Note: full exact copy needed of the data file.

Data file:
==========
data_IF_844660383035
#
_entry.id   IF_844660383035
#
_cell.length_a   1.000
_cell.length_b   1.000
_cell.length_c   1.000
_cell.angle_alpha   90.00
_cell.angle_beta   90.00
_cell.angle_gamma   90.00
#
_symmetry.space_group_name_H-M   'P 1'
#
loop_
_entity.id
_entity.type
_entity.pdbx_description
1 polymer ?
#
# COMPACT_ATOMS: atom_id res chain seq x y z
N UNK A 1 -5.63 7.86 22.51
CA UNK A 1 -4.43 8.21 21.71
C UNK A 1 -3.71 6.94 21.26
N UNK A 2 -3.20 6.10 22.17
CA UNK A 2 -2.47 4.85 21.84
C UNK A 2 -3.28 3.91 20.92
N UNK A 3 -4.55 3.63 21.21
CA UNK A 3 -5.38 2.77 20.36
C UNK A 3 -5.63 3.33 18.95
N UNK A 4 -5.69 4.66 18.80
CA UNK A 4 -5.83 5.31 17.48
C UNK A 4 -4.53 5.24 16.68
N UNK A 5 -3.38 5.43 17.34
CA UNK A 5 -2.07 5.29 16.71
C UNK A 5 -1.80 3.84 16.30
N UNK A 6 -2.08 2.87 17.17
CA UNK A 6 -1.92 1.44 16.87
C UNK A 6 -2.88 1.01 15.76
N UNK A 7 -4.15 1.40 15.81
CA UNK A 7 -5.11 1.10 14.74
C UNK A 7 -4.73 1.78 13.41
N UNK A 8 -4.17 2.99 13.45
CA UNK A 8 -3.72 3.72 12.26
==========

data_IF_844660383035
#
_entry.id   IF_844660383035
#
_cell.length_a   1.000
_cell.length_b   1.000
_cell.length_c   1.000
_cell.angle_alpha   90.00
_cell.angle_beta   90.00
_cell.angle_gamma   90.00
#
_symmetry.space_group_name_H-M   'P 1'
#
loop_
_entity.id
_entity.type
_entity.pdbx_description
1 polymer ?
#
# COMPACT_ATOMS: atom_id res chain seq x y z
N UNK A 1 -5.63 7.86 22.51
CA UNK A 1 -4.43 8.21 21.71
C UNK A 1 -3.71 6.94 21.26
N UNK A 2 -3.20 6.10 22.17
CA UNK A 2 -2.47 4.85 21.84
C UNK A 2 -3.28 3.91 20.92
N UNK A 3 -4.55 3.63 21.21
CA UNK A 3 -5.38 2.77 20.36
C UNK A 3 -5.63 3.33 18.95
N UNK A 4 -5.69 4.66 18.80
CA UNK A 4 -5.83 5.31 17.48
C UNK A 4 -4.53 5.24 16.68
N UNK A 5 -3.38 5.43 17.34
CA UNK A 5 -2.07 5.29 16.71
C UNK A 5 -1.80 3.84 16.30
N UNK A 6 -2.08 2.87 17.17
CA UNK A 6 -1.92 1.44 16.87
C UNK A 6 -2.88 1.01 15.76
N UNK A 7 -4.15 1.40 15.81
CA UNK A 7 -5.11 1.10 14.74
C UNK A 7 -4.73 1.78 13.41
N UNK A 8 -4.17 2.99 13.45
CA UNK A 8 -3.72 3.72 12.26